Futuristic-looking robots like Honda’s sleek humanoid Asimo don’t cut it for designer James Auger, at the Royal College of Art, London. Believing that they need to fit unobtrusively into the home, he has built robotic furniture. And, believing they need to be useful and entertaining, he has given the furniture an appetite for vermin, like mice and flies. …
Auger worked with long time collaborator and fellow designer Jimmy Loizeau to build the five domestic robots. Each can sense its environment, has mechanical moving parts, and can perform basic services for its human hosts, such as telling the time or lighting a room….
But the robots also have a taste for flesh. They can gain energy by chomping on flies and mice, an idea inspired by researchers at Bristol Robotics Lab, UK, who built a fly-powered robot and have also suggested that marine robots could feed on plankton.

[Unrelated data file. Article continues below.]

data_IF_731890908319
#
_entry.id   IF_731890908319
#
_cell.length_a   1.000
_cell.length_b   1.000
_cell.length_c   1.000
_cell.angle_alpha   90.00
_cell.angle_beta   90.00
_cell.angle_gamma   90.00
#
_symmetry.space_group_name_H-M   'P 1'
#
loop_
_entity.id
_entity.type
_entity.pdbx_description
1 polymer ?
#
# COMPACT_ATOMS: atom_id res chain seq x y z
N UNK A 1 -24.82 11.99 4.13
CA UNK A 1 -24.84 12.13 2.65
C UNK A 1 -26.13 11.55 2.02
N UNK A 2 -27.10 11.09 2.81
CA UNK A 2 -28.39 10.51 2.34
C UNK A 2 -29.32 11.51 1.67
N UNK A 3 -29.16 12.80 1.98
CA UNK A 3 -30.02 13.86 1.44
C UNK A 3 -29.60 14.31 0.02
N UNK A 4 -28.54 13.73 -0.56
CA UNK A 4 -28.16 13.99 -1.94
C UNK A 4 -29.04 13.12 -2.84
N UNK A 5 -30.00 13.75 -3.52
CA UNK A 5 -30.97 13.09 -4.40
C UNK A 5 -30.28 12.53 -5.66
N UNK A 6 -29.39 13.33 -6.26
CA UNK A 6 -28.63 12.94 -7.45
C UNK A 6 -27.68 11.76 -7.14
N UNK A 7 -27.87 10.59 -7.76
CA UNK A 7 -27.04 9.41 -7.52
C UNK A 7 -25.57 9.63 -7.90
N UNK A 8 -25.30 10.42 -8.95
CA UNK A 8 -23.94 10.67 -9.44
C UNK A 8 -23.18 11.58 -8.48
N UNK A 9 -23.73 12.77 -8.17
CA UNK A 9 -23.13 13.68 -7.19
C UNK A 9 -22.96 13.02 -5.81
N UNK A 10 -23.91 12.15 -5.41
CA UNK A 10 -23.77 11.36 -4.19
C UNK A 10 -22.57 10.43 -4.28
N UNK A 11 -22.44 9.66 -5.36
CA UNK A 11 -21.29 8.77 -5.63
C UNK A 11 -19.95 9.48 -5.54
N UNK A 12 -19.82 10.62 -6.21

The pests are lured in and digested by an internal microbial fuel cell. This exploits the way microbes generate free electrons and hydrogen ions when oxidising chemicals for energy. Electronics can be powered by directing the electrons around an external circuit before reuniting them with the ions.
“As soon as there is a predatory robot in the room the scene becomes loaded with potential,” Auger told New Scientist. “A fly buzzing around the window suddenly becomes an actor in a live game of life, as the viewer half wills it towards the robot and half hopes for it to escape.”
Although, for now, the robots rely on mains power, Auger believes they could become truly self-sufficient. “If the system fails, the grid goes down and all humans die, these robots could go on living so long as the flies don’t go with us.”